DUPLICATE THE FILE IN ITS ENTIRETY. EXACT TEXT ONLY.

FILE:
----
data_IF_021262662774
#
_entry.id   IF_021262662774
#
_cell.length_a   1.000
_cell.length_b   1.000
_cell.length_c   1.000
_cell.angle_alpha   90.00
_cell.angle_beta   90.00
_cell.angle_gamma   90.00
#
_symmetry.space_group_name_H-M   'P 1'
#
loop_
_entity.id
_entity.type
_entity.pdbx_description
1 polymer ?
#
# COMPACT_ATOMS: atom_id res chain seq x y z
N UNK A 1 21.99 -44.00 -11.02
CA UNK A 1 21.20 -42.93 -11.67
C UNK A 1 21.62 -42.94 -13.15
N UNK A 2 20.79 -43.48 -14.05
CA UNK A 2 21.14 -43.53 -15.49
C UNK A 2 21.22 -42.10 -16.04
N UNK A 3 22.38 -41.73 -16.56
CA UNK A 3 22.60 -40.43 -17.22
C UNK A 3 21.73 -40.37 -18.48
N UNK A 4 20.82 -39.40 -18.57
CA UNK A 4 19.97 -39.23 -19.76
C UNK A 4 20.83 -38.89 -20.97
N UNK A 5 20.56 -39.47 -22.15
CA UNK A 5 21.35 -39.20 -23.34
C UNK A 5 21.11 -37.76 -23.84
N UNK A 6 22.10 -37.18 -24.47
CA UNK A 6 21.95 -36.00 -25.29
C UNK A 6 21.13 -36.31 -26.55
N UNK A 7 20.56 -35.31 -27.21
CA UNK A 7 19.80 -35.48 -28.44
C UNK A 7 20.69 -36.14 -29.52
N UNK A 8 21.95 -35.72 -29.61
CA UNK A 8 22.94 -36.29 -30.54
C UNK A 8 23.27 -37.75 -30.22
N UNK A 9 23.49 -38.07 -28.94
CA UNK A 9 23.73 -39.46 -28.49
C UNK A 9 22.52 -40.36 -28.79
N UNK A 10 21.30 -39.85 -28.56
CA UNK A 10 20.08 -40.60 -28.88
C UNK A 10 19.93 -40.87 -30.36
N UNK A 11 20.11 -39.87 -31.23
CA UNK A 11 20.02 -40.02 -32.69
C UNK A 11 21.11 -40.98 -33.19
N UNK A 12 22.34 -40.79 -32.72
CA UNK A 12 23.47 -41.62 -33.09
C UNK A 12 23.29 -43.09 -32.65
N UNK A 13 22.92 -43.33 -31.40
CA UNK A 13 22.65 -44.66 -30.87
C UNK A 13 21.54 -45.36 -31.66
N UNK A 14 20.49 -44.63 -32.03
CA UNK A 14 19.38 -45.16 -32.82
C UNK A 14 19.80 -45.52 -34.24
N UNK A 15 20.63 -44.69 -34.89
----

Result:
data_IF_021262662774
#
_entry.id   IF_021262662774
#
_cell.length_a   1.000
_cell.length_b   1.000
_cell.length_c   1.000
_cell.angle_alpha   90.00
_cell.angle_beta   90.00
_cell.angle_gamma   90.00
#
_symmetry.space_group_name_H-M   'P 1'
#
loop_
_entity.id
_entity.type
_entity.pdbx_description
1 polymer ?
#
# COMPACT_ATOMS: atom_id res chain seq x y z
N UNK A 1 21.99 -44.00 -11.02
CA UNK A 1 21.20 -42.93 -11.67
C UNK A 1 21.62 -42.94 -13.15
N UNK A 2 20.79 -43.48 -14.05
CA UNK A 2 21.14 -43.53 -15.49
C UNK A 2 21.22 -42.10 -16.04
N UNK A 3 22.38 -41.73 -16.56
CA UNK A 3 22.60 -40.43 -17.22
C UNK A 3 21.73 -40.37 -18.48
N UNK A 4 20.82 -39.40 -18.57
CA UNK A 4 19.97 -39.23 -19.76
C UNK A 4 20.83 -38.89 -20.97
N UNK A 5 20.56 -39.47 -22.15
CA UNK A 5 21.35 -39.20 -23.34
C UNK A 5 21.11 -37.76 -23.84
N UNK A 6 22.10 -37.18 -24.47
CA UNK A 6 21.95 -36.00 -25.29
C UNK A 6 21.13 -36.31 -26.55
N UNK A 7 20.56 -35.31 -27.21
CA UNK A 7 19.80 -35.48 -28.44
C UNK A 7 20.69 -36.14 -29.52
N UNK A 8 21.95 -35.72 -29.61
CA UNK A 8 22.94 -36.29 -30.54
C UNK A 8 23.27 -37.75 -30.22
N UNK A 9 23.49 -38.07 -28.94
CA UNK A 9 23.73 -39.46 -28.49
C UNK A 9 22.52 -40.36 -28.79
N UNK A 10 21.30 -39.85 -28.56
CA UNK A 10 20.08 -40.60 -28.88
C UNK A 10 19.93 -40.87 -30.36
N UNK A 11 20.11 -39.87 -31.23
CA UNK A 11 20.02 -40.02 -32.69
C UNK A 11 21.11 -40.98 -33.19
N UNK A 12 22.34 -40.79 -32.72
CA UNK A 12 23.47 -41.62 -33.09
C UNK A 12 23.29 -43.09 -32.65
N UNK A 13 22.92 -43.33 -31.40
CA UNK A 13 22.65 -44.66 -30.87
C UNK A 13 21.54 -45.36 -31.66
N UNK A 14 20.49 -44.63 -32.03
CA UNK A 14 19.38 -45.16 -32.82
C UNK A 14 19.80 -45.52 -34.24
N UNK A 15 20.63 -44.69 -34.89